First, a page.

In chapter 11 of his book on multi-generational trauma, It Didn’t Start With You, Mark Wolynn addresses the core wound and core language we often hear inside if in our generation or in previous generations there was a rupture or severing or damage to the bond we experienced with our mother. Often this kind of trauma occurs and is held at a deeply unconscious level. For example, say our mother lost a baby just before we were born and never spoke of it, we would have absorbed all she felt that was unspoken. If that loss were not resolved it may affect our mother’s ability to be available and emotionally present for us.
There are many ways in which our Mum’s can be physically present while disconnected or emotionally unavailable to us. She may be preoccupied, dealing with an earlier trauma, in an abusive relationship, suffering depression or mental illness, she could just be overwhelme with our other siblings. How our mother bonds or does not bond with us affects our entire approach to life. Wolynn expresses it this way :
On many levels, the images we hold of ‘mother’ and ‘life’ are inter-related. Ideally, a mother nurtures us and makes sure we are safe. She comforts us and gives us what we need to survive when we are too small to give it to ourselves. When we are cared for in this way, we begin to trust the feeling that we are safe, and that life will provide us with what we need. After repeated experiences of getting enough of what we need from our mother, we learn that we can also give ourselves what we need. In essence, we feel that we are ‘enough’ to give ourselves ‘enough.’ LIfe, in collusion, then seems to bring us what we need. When the connection with our mother flows freely, good health, money, success and love can seem to flow our way.
When the early bond with our mother is interrupted, however, a dark cloud of fear, scarcity, and distrust can become our default Whether this break in the bond is permanent, as with an adoption, or whether it’s a temporary break that did not get restored, the gap between mother and child can become a breeding ground for many of life’s struggles. When this bond remains interrupted, we seem to lose our lifeline. It’s as though we break into pieces and need our mother to put us back together.
When the break is only temporary, it is important that our mother stay stable, present and welcoming during our return from separation. The experience of losing her can be so devastating that we can be hesitant or resistant to reconnect with her. If she is unable to tolerate our hesitation, or if she interprets our reticence as rejection, she might react by defending or distancing, thus leaving the bond between us bruised and broken. She might never understand why she feels disconnected from us, and dwell in feelings of self doubt, disappointment, and insecurity in her ability to mother us – or worse, irritability and anger towards us. A rift that doesn’t heal can shake the foundation of our future relationships.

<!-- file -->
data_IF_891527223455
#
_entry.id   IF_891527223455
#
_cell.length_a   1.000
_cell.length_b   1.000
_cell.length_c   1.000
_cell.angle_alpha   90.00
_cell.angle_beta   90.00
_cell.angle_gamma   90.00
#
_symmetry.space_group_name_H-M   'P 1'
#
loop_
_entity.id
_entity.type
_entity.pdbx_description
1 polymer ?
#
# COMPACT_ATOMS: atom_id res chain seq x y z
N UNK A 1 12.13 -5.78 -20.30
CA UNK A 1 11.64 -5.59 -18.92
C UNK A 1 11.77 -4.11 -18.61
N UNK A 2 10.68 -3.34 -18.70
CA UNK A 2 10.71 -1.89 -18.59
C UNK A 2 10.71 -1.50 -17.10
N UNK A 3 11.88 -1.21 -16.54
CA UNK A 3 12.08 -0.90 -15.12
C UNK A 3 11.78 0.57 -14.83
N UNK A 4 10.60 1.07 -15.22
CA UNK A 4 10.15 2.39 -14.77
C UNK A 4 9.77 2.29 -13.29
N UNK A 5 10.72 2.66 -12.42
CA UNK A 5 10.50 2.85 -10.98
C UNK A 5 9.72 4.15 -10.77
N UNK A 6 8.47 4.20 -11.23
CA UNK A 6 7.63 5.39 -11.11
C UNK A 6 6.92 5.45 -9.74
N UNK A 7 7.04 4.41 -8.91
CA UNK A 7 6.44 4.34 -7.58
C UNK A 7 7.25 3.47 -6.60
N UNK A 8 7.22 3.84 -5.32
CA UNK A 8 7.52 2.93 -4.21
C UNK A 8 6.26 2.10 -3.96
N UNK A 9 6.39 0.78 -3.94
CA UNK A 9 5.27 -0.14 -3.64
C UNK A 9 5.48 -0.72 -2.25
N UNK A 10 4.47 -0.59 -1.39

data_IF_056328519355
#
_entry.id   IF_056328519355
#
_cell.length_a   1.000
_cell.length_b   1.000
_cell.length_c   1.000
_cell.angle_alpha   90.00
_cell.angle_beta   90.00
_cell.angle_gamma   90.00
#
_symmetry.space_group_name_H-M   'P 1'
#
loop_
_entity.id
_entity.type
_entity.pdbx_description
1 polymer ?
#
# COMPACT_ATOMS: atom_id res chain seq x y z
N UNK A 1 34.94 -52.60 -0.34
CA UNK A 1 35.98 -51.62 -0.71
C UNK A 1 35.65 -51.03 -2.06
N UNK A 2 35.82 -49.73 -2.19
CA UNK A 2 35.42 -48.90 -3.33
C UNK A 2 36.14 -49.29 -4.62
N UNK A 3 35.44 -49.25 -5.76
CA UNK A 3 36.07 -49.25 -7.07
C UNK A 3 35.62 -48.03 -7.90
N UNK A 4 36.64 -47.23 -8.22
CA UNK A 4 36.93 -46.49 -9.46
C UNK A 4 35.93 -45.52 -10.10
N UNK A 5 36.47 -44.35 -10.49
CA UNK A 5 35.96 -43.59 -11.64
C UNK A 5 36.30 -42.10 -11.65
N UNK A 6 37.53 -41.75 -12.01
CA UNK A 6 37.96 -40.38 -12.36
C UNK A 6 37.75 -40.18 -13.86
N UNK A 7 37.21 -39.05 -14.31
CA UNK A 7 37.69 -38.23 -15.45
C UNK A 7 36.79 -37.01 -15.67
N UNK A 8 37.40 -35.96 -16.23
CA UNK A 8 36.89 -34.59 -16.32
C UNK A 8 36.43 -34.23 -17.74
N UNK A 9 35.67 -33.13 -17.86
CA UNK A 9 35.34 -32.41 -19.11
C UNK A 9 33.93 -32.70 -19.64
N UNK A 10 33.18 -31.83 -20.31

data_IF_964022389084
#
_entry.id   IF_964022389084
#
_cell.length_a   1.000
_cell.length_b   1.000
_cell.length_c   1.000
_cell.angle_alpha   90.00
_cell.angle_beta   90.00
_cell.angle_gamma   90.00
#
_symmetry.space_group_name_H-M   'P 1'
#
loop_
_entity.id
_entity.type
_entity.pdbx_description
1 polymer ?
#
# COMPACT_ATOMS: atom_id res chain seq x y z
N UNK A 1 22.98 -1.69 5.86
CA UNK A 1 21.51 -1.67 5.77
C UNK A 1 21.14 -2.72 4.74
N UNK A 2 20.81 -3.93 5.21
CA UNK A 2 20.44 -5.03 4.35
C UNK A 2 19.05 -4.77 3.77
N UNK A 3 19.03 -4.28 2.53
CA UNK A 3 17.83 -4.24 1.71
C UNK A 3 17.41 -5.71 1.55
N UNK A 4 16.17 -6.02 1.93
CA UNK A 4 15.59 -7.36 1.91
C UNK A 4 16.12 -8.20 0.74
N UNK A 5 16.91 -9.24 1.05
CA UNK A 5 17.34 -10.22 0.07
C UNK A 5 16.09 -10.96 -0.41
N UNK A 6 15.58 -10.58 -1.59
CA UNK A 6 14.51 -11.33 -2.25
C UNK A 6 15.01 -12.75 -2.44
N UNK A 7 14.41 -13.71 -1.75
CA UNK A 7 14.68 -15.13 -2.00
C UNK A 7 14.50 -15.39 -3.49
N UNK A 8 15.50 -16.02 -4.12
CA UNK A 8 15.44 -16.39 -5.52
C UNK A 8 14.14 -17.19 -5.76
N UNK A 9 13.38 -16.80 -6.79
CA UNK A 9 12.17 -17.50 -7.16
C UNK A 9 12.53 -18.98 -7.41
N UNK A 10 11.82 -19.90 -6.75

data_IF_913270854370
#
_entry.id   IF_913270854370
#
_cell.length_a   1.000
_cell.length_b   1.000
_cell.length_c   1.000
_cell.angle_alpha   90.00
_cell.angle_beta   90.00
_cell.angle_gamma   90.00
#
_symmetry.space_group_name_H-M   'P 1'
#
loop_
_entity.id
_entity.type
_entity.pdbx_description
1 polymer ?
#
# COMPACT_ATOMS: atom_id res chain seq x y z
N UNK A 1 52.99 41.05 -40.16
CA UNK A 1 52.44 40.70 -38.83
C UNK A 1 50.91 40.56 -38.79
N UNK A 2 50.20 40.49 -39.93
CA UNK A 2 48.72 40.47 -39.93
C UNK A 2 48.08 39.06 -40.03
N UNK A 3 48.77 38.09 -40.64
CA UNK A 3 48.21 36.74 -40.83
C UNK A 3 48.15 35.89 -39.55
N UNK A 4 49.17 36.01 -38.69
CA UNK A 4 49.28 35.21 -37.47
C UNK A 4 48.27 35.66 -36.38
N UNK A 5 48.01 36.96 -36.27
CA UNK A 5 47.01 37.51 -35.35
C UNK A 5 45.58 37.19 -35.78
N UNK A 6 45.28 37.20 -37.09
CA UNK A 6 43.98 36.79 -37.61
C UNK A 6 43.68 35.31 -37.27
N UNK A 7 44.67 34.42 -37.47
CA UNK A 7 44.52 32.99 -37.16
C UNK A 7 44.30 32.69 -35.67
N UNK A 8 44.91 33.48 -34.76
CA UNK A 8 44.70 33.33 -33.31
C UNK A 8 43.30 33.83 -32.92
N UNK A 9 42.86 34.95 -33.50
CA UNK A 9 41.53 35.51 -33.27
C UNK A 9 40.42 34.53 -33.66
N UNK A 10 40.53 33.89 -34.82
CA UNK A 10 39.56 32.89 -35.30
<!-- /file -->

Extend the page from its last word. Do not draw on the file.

An essential feature of these early experiences is that they aer not retrievable in our memory banks. During gestation and infancy and early childhood, our brain is not equipped to put our experiences into story form so they can be made into memories. Without the memories, our unmet longings can play out unconsciously as urges, cravings, and yearnings that we seek to satisfy through our next job, our next holiday, our next glass of wine, and even our next partner. In a similar vein, the fear and anxiety of an early separation can distort our reality, making our difficult and uncomfortable situations feel catastrophic and life threatening.
Falling in love can unleash intense emotions, as it naturally transports us back to a time of early experiences with our mother. We tend to have similar feelings toward our partner as we felt toward our mother. We meet someone special and tell ourselves “Finally, I’ve found someone who will take good care of me, someone who will understand all my desires and give me everything I need. ” Yet these feelings are only the illusion of a child who longs to re experience the closeness he or she felt or wanted to feel with the mother.
An early separation from our mother can undermine our stability in a romantic relationship.
Wolynn goes on to explain how we then fear we may be erased or fear our closeness and connection will slip away. We may then cling to partners and drive them away. Our partner may feel trapped and run to get away. He explains in addition how, in these circumstances we develop a core language within (conscious or unconscious) that governs us. Such things as :
I’ll be left
I’ll be abandoned
I’ll be rejected
I’ll be all alone
I’ll have nobody
I’ll lose control
I’ll be helpless
They don’t want me.
I am not enough
I am too much
They will leave me
They will hurt me
They will betray me
I will be annihilated
I will be destroyed
I won’t exist
It’s all hopeless.
We may also carry these core sentences from earlier generations.
If we fear such separation then we my reject our mother. We don’t get to understand why. We may blame her. We may keep the distance up.
(To be continued)